A Reflecting Arab Muslim Girl From Around the Corner

Sunday, March 27, 2011

Abuse. (without the question mark).

I'm feeling very uneasy right now. I have a pile of work I need to finish for school that is due Thursday; my grandma is not feeling very well and is very weak; I have non-school things that I must get done this week too; and, my friends are coming to visit for the weekend so I need to make sure I'm done everything I need to by Thursday night. Bismillah...this will be quite the feat. Plus...I didn't workout for 2 days. That is not normal behaviour for me...it is as if something is out of place when I don't.

I'm also anxious because I've been meaning to write this post for a couple of days now and just never had the time. After the article was published on altmuslimah (see previous blog post on how I spoke to HEART)...I have been reading so many comments from readers on the story. At first, it was as if those comments were not about me at all. I felt like an observer, reading about Rania's story like everyone else. Then the comments on the blog began fluttering in...and a couple of emails were sent directly to me. It was a bit overwhelming. And, I cannot explain why.

When I see words of praise...of me being brave or strong....although I do appreciate it, it does not move me at all. I truly do not see brevity in what I am sharing. Instead, I just feel as if its the most natural thing for me to do. And strength...while I do feel stronger than before...I don't know...strength is something that comes from God alone and all credit is due to Him. Sometimes I feel very weak. Even the strongest of things face earthquakes once in a while. So I read the word, and move on. What I appreciate most about the dialogue that has emerged, however, is that I have been given a perspective I have not been exposed to ever before. I have not had anyone speak about the experience so openly and for them to share their thoughts in this way. It has been a lot to take in...but truly so important.

The other day, while walking to the Karate club, I thought to myself...'you know, what you experienced was abuse. and you were a victim of abuse.'

For the first time I feel like I can categorize the experience as abuse. One of the comments said that when we categorize what happened as a relationship, it masks the experience as something that was legitimate. And it was not legitimate. So, it should not be referred to by anything that gives it that impression. I agree.

Several comments talked about how it was certainly abuse, because when it began there was only one party that was able to make a free and informed decision. My going through with the experience...even it seemed 'consensual'...was not consent. There cannot have been consent on my part because neither was I making a free decision, nor an informed one. I was too young, and he was in a position of power - not only through age but also his status in my family and life.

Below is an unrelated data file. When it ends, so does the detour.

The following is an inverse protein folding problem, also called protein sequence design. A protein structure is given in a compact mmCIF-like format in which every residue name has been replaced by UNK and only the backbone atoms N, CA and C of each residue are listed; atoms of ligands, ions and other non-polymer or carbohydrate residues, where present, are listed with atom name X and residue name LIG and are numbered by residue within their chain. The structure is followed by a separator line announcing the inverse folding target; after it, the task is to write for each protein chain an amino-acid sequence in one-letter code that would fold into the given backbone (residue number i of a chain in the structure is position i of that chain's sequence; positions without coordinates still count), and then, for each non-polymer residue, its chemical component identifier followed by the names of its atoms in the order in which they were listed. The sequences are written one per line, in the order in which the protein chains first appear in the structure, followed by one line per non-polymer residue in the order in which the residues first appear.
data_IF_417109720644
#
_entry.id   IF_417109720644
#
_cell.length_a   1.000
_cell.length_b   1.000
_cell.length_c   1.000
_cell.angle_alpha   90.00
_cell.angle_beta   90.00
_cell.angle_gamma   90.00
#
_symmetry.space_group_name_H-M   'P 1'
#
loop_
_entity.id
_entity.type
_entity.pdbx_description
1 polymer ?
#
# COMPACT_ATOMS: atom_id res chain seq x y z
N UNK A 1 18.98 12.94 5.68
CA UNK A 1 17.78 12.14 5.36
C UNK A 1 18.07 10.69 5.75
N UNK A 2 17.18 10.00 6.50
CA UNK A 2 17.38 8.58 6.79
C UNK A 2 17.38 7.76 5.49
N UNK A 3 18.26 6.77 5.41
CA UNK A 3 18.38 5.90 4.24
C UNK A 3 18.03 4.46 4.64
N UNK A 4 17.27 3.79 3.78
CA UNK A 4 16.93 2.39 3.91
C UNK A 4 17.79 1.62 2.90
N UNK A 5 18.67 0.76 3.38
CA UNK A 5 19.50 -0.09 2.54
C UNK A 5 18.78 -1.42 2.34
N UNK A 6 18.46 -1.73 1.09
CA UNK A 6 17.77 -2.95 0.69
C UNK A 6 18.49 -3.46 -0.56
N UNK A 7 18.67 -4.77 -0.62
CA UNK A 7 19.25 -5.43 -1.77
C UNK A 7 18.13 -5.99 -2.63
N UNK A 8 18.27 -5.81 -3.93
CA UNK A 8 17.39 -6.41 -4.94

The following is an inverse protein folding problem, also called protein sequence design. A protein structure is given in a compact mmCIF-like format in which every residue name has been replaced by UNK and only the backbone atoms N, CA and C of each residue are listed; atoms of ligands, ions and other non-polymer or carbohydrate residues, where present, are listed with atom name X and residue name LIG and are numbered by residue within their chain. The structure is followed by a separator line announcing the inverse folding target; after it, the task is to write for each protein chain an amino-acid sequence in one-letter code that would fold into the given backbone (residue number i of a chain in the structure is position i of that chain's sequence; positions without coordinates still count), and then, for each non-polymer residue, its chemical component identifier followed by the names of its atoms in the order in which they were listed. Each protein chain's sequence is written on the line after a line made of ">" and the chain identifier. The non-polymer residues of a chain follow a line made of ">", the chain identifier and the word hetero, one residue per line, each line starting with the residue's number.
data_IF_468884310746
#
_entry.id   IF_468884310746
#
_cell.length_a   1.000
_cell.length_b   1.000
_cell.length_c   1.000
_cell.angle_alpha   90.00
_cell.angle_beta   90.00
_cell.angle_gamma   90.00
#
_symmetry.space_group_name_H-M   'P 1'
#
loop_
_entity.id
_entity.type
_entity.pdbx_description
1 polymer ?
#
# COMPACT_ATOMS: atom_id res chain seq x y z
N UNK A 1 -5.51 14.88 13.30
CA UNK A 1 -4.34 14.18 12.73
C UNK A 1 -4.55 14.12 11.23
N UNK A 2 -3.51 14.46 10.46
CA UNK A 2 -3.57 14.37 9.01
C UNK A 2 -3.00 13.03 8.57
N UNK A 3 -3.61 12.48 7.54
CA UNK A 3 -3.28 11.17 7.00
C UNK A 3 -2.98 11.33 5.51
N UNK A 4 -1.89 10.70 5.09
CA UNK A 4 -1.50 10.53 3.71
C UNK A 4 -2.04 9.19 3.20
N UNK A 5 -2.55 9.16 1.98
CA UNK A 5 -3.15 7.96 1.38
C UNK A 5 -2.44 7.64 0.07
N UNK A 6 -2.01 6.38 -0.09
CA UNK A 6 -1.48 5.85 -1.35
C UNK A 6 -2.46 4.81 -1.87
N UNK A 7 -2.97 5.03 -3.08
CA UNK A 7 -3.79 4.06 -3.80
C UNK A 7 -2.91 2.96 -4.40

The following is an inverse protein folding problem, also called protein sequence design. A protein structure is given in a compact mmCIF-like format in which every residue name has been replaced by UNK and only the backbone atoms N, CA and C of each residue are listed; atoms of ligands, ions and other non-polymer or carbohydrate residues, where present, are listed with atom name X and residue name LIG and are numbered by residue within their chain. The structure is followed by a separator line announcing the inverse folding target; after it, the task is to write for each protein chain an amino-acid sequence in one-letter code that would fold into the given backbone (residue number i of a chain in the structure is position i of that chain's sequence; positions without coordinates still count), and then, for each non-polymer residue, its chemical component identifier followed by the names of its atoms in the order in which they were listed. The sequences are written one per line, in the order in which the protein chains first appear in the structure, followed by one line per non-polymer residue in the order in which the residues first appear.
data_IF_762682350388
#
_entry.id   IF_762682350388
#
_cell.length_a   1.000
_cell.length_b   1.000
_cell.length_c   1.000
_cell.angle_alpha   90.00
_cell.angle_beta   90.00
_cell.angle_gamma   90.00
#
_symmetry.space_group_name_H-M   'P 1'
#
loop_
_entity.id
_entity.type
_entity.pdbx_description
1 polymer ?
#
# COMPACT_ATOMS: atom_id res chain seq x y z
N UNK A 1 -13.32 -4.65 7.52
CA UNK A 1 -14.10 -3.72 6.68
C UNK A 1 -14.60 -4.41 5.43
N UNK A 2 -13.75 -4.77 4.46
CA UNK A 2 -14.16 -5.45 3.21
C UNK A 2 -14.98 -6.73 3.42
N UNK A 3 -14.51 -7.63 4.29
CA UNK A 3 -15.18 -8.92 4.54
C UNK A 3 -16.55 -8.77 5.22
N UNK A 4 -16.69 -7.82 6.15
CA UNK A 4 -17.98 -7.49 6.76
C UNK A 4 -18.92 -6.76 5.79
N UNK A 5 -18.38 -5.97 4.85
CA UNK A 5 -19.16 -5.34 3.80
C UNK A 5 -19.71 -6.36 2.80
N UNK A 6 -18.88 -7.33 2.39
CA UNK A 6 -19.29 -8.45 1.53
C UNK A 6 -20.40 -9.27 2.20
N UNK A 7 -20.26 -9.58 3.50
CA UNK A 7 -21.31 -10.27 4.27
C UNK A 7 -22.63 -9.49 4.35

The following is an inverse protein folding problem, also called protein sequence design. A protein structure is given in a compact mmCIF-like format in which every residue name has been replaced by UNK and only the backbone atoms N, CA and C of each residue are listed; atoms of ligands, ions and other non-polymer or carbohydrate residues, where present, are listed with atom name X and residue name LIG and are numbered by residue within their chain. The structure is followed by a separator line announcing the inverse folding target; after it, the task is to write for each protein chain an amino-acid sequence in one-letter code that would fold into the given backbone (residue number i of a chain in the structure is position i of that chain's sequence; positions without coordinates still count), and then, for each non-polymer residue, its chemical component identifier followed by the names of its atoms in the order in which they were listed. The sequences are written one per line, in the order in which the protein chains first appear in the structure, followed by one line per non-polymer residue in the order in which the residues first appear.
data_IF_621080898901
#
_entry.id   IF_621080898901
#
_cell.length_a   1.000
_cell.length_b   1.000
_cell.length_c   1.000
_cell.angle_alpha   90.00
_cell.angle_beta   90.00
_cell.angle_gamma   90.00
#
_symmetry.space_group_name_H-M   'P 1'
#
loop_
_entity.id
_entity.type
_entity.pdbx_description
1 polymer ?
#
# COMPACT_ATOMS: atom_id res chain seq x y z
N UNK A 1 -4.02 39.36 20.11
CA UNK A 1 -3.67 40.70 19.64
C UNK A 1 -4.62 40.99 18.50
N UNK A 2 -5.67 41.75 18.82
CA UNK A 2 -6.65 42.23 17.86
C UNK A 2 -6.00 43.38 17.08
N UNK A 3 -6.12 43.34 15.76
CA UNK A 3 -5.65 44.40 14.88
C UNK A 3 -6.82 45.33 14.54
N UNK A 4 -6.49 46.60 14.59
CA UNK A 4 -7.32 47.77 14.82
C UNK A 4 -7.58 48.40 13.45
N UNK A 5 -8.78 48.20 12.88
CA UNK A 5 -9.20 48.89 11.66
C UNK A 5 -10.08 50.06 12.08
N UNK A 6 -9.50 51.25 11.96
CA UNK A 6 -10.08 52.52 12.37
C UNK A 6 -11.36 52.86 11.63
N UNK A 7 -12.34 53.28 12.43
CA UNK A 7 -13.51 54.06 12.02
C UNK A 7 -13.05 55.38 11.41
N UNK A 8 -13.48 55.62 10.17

Someone made a comment about my first post on this blog...about the experience I had where I was in sex-ed class in grade 9 and was asked the question about victims of sexual abuse feeling pleasure. The commenter wrote that that is part of the struggle...that victims of this type of abuse are stimulated sexually sometimes and the feelings that that gives our bodies confuses us. In our minds and hearts we know it is all wrong...but we are human with bodies that are stimulated by certain forms of touch or movement, and this is sometimes pleasurable, even in the most abusive of situations. Knowing that this was an issue that victims face - even victims of rape, the commenter wrote - certainly gave me a new perspective. Its like hearing...you can't stop your ears from hearing. Yes, we might not concentrate on what we are hearing, or we may try to block the sound...but we can't switch off our ears. Feelings of sexual stimulation are similar...and very very confusing and disturbing to a victim of abuse.

Another group of comments talked about how we do not do enough as a community to make sure that men know how they are supposed to treat women, and their responsibilities. We often tell our daughters to dress modestly...but how many families actually make it a point to give their sons robust training on how they need to treat women? And, when it comes to Muslim women in particular...if we are indeed one ummah, one family (and any Muslim organization will use the words 'sister' and 'brother' abundantly), then men must realize that they have a responsibility to make sure harm does not come to women in their community. They need to be raised to think like that...to internalize it and believe it to be true. - that I, as a 'brother' in Islam, must make sure I do what I can to ensure the comfort, safety and protection of my 'sister' in Islam. Please do not get me wrong...women do not 'need' to be taken care of by men - Allah is the Best of Protectors - but we live in a social word and if men adopted that mentality, I think a lot more good would exist. Call me idealistic, but no one can inhibit me from hoping.